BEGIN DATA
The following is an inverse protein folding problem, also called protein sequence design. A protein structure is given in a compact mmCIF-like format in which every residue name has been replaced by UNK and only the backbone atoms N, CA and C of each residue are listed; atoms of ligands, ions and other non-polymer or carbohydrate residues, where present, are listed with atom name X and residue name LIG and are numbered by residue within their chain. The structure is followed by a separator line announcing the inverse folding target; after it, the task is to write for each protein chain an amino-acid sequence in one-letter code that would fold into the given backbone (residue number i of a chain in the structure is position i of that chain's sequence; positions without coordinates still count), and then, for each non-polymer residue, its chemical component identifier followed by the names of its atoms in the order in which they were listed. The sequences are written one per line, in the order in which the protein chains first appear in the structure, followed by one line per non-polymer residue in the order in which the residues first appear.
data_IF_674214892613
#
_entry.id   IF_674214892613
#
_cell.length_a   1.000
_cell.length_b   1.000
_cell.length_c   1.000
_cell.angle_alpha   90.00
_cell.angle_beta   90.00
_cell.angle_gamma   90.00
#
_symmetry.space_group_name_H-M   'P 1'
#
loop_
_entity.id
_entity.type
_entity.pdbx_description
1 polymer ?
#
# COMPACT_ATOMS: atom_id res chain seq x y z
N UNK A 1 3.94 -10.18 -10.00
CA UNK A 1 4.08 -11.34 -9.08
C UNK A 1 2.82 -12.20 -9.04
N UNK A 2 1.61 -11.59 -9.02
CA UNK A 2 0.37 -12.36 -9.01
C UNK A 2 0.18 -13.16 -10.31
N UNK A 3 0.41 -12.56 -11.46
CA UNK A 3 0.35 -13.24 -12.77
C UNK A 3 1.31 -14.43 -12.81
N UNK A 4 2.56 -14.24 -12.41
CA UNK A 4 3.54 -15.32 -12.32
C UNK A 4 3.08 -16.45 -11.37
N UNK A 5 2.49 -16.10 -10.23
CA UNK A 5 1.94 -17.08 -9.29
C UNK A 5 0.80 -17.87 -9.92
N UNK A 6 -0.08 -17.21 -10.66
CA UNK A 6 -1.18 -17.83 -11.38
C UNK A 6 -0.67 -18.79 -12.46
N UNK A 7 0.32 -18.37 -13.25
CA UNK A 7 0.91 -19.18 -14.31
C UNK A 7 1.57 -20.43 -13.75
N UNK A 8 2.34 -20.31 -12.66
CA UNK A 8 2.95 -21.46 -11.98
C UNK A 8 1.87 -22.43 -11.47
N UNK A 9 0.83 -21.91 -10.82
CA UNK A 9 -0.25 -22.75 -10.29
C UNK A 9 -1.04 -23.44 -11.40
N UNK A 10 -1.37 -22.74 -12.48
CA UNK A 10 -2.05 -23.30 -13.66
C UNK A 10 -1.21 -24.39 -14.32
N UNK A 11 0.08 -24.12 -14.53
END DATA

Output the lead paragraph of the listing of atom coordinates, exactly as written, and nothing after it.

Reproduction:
The following is an inverse protein folding problem, also called protein sequence design. A protein structure is given in a compact mmCIF-like format in which every residue name has been replaced by UNK and only the backbone atoms N, CA and C of each residue are listed; atoms of ligands, ions and other non-polymer or carbohydrate residues, where present, are listed with atom name X and residue name LIG and are numbered by residue within their chain. The structure is followed by a separator line announcing the inverse folding target; after it, the task is to write for each protein chain an amino-acid sequence in one-letter code that would fold into the given backbone (residue number i of a chain in the structure is position i of that chain's sequence; positions without coordinates still count), and then, for each non-polymer residue, its chemical component identifier followed by the names of its atoms in the order in which they were listed. The sequences are written one per line, in the order in which the protein chains first appear in the structure, followed by one line per non-polymer residue in the order in which the residues first appear.